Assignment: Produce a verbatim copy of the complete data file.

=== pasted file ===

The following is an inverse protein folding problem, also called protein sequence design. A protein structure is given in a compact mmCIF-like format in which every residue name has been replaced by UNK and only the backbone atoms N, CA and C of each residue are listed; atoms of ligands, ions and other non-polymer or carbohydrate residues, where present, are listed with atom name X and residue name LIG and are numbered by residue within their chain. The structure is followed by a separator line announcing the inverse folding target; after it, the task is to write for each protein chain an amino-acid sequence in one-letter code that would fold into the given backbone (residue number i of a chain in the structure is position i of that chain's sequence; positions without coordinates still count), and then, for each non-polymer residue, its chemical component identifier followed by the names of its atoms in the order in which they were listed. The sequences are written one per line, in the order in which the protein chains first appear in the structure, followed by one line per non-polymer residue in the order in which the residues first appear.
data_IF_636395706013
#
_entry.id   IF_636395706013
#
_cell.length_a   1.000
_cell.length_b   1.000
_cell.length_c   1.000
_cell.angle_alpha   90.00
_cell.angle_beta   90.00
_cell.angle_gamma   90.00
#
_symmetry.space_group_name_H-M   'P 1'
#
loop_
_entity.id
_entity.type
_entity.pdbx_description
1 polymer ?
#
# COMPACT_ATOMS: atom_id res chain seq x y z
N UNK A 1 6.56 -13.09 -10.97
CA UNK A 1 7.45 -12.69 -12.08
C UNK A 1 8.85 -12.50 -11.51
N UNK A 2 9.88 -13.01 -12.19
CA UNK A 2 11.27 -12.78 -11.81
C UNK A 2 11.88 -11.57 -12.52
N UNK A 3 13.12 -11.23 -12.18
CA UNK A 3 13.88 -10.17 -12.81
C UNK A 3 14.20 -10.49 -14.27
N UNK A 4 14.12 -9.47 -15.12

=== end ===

The following is an inverse protein folding problem, also called protein sequence design. A protein structure is given in a compact mmCIF-like format in which every residue name has been replaced by UNK and only the backbone atoms N, CA and C of each residue are listed; atoms of ligands, ions and other non-polymer or carbohydrate residues, where present, are listed with atom name X and residue name LIG and are numbered by residue within their chain. The structure is followed by a separator line announcing the inverse folding target; after it, the task is to write for each protein chain an amino-acid sequence in one-letter code that would fold into the given backbone (residue number i of a chain in the structure is position i of that chain's sequence; positions without coordinates still count), and then, for each non-polymer residue, its chemical component identifier followed by the names of its atoms in the order in which they were listed. The sequences are written one per line, in the order in which the protein chains first appear in the structure, followed by one line per non-polymer residue in the order in which the residues first appear.
data_IF_636395706013
#
_entry.id   IF_636395706013
#
_cell.length_a   1.000
_cell.length_b   1.000
_cell.length_c   1.000
_cell.angle_alpha   90.00
_cell.angle_beta   90.00
_cell.angle_gamma   90.00
#
_symmetry.space_group_name_H-M   'P 1'
#
loop_
_entity.id
_entity.type
_entity.pdbx_description
1 polymer ?
#
# COMPACT_ATOMS: atom_id res chain seq x y z
N UNK A 1 6.56 -13.09 -10.97
CA UNK A 1 7.45 -12.69 -12.08
C UNK A 1 8.85 -12.50 -11.51
N UNK A 2 9.88 -13.01 -12.19
CA UNK A 2 11.27 -12.78 -11.81
C UNK A 2 11.88 -11.57 -12.52
N UNK A 3 13.12 -11.23 -12.18
CA UNK A 3 13.88 -10.17 -12.81
C UNK A 3 14.20 -10.49 -14.27
N UNK A 4 14.12 -9.47 -15.12